In a review of the environmental impacts of the proposed road, the U.S. Fish and Wildlife Service concluded that the road would “degrade irreplaceable ecological resources.” The agency concluded that “The Service has determined that increased acreage would not compensate for the overall values of the existing Izembek Refuge lands and Wilderness that would be removed. Nor would the offered lands compensate for the anticipated impacts that the proposed road would have on wildlife and the habitat surrounding the road corridor.”
In 2013, Secretary of Interior Sally Jewell decided to preclude road construction, protecting the wildlife and wilderness values of the area.
Jewell found that “Increased human traffic and noise, changed hydrology of the wetlands, pollution runoff, and introduced contaminants and invasive species would despoil the isthmus.” She further concluded there were other modes of transportation available to address emergency medical transportation and pledged to work to implement them.
However, the Trump Administration, under the Secretary of Interior Bernhardt, approved a land exchange between the Aleut natives of King Cove and the Department of Interior that would permit the road construction to proceed.
In May of this year, former President Jimmy Carter filed an Amicus Curaie brief in support of continued wilderness designation and refuge protection. Carter, who in 1980 signed the ANILCA into law, argues that allowing a road to be constructed across the Izembek NWR Wilderness could “undercut” the purposes of the Act and set a dangerous precedent that could threaten Wilderness and conservation lands across the country.
Carter characterized the Court’s decision as “not only deeply mistaken; it is also dangerous.”
Carter, who helped to negotiate the terms of ANILCA, says the Secretary of Interior has no authority to exchange lands to facilitate private development. He claims the ANILCA only permits land trades when it furthers the purposes of the Act.
Clearly, harming wildlife and wilderness values does not further the original conservation purposes of ANILCA.
HUMANITARIAN OR ECONOMIC MOTIVES
Some opponents of the road allege the proposed road has more to do with economic opportunities than medical emergencies. The original justification for the road was more pecuniary. In 1994, King Cove passed a resolution saying the road would “link together two communities having one of the State’s premier fishing ports/harbors (including North America’s largest salmon cannery) in King Cove with one of the State’s premier airports at Cold Bay.”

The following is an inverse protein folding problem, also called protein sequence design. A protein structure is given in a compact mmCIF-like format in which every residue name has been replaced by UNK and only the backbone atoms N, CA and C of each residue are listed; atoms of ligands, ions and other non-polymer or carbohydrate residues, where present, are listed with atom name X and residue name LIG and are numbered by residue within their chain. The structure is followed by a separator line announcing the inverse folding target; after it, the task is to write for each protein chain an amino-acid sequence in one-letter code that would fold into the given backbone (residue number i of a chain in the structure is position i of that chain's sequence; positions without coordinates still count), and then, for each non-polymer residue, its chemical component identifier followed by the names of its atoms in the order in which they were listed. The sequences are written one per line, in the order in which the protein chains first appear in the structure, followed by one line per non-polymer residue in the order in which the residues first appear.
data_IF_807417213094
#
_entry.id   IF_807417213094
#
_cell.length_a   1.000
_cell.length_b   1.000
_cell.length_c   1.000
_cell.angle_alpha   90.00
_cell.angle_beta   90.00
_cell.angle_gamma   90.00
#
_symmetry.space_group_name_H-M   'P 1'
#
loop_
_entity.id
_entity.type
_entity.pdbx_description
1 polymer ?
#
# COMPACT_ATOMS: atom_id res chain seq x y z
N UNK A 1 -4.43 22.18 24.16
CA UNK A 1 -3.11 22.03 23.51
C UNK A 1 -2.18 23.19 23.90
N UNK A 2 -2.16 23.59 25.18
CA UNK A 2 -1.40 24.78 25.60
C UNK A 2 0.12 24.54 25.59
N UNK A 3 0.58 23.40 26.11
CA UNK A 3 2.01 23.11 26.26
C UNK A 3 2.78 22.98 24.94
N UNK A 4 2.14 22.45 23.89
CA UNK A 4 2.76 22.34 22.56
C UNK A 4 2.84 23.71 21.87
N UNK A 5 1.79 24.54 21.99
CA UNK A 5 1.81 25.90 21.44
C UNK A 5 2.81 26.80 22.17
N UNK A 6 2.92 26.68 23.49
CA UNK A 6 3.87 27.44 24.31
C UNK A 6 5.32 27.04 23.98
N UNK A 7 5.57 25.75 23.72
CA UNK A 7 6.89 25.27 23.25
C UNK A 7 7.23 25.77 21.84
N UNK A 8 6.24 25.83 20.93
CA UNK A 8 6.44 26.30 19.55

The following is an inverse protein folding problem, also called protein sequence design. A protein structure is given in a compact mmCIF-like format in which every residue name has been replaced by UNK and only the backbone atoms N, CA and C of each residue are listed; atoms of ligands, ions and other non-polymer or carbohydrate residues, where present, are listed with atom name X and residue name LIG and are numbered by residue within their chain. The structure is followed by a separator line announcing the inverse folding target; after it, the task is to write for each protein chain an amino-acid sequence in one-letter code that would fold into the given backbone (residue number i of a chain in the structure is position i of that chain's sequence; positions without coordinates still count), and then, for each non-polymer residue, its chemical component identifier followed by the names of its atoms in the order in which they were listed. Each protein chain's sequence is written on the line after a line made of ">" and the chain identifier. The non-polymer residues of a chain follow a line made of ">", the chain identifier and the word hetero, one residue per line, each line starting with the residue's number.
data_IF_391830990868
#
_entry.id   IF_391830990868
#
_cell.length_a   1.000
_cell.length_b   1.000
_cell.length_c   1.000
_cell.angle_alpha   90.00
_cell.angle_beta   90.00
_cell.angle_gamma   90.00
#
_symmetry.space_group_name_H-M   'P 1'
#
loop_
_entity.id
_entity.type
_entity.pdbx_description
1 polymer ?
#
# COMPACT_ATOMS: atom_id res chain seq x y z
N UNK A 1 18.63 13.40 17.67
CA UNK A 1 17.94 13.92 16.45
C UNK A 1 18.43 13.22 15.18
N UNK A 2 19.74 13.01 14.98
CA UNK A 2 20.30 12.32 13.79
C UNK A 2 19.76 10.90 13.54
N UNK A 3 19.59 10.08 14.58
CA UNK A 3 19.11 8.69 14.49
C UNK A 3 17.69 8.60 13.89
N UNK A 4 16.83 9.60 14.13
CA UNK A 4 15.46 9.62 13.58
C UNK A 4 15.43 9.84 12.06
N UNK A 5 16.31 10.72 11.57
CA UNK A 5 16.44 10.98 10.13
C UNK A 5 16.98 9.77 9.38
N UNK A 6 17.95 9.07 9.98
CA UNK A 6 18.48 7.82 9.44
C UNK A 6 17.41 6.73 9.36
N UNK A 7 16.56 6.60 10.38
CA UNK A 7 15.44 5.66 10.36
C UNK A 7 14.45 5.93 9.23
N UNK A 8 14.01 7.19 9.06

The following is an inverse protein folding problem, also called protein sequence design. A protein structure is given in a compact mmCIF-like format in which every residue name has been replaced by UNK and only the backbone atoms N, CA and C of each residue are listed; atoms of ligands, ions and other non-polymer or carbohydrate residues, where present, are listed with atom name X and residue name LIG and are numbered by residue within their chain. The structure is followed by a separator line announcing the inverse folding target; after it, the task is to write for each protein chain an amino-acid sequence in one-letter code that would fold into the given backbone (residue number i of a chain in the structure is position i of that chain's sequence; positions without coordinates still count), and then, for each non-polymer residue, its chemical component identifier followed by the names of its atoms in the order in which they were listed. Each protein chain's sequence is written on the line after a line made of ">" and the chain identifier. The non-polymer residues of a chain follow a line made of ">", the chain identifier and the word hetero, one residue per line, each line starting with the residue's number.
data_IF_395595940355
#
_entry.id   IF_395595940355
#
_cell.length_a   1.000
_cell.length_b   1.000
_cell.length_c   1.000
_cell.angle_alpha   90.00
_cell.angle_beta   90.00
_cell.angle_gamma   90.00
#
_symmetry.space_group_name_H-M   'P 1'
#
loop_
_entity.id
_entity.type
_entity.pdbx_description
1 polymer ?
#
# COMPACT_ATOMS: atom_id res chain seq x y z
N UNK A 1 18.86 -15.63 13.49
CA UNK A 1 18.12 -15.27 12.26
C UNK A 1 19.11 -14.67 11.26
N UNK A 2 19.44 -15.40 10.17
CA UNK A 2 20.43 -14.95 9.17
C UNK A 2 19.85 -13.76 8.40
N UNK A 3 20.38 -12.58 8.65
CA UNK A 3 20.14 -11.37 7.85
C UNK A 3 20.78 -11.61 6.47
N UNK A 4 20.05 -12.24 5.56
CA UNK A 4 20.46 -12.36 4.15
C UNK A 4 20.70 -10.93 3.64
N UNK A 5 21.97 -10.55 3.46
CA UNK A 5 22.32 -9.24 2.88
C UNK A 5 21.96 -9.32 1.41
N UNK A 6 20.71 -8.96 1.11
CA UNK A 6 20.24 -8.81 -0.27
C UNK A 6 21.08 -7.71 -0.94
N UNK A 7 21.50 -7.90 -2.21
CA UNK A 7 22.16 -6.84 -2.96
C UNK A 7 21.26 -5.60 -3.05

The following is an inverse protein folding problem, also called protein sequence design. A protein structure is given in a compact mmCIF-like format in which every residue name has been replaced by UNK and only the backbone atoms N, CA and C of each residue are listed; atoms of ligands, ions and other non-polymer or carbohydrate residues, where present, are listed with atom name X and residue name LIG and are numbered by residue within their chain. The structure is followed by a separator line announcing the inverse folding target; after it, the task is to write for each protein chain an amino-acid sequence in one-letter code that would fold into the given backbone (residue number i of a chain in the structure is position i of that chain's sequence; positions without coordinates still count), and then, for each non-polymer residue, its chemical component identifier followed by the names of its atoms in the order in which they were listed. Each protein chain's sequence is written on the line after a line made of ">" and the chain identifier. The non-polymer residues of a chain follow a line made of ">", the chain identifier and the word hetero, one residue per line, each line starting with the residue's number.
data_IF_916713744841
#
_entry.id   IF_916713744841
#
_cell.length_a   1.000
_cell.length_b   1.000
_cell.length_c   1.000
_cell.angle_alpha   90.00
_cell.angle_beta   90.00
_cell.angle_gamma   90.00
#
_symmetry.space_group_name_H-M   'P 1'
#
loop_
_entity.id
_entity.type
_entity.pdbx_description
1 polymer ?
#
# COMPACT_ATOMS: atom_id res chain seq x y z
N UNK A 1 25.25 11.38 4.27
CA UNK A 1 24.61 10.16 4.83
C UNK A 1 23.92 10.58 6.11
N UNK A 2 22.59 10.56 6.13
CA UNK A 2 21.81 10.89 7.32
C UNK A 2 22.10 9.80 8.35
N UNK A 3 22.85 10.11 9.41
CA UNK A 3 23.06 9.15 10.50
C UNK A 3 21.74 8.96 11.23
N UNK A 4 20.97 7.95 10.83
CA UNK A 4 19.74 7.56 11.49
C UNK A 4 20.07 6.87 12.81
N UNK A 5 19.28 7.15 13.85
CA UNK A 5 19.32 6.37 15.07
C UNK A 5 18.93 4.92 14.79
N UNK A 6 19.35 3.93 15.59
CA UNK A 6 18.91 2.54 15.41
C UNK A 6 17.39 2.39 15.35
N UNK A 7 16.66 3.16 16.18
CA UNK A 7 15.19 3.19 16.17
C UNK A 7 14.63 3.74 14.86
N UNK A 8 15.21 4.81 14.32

The Peter Pan Processing plant in King Cove is Alaska’s biggest salmon and seafood processing operation. The route would make getting workers in and out of King Cove easier. But it would also reduce costs for shipping fish. Currently, Peter Pan must load fish on a boat and transport it by sea to Cold Bay, where it is loaded on another truck to be transported to the airstrip.
But twenty years later, the justification was changed to the medical emergency rationale.
The agreement between the federal government and local community explicitly says: “The road shall be used primarily for health, safety, and quality of life purposes (including access to and from the Cod Bay Airport) and generally for non-commercial purposes. The commercial transport of fish and seafood products, except by an individual or small business on any road portion shall be prohibited.”
The term “generally” and “small business” opens a big loophole. Not surprisingly, the local Aleut leaders of King Cove all support road construction. Since they own fishing boats, the mayor of King Cove and five out of six city council members, all considered small business owners, would not be prohibited from using the road to transport fish.
It is important to note that the US Small Business Administration defines a firm engaged in “seafood product preparation and packaging” to be a small business if it has no more than 750 employees. Peter Pan is owned by a Fortune 500 company, Maruha Nichiro Corporation in Japan. The Peter Pan processing plant currently operates with 500 employees. So all Maruha would have to do is spin off as a separate company, and it would qualify as a “small business.”
It’s hard to believe that Secretary Haaland and the Biden Administration Justice Department don’t appreciate the significance of this proposal and the precedent that it may create which could harm all of Alaska’s national interest lands.
Haaland recently visited King Cove where Aleutian Pribilof Islands Association conducted an ancestral naming ceremony in which Haaland was named Agdaagum Ax^aasniikangin, or “Mother Bear.”
Ironically, if this decision is allowed to stand, Secretary Haaland’s legacy may be subverting the greatest conservation Act in the nation’s history.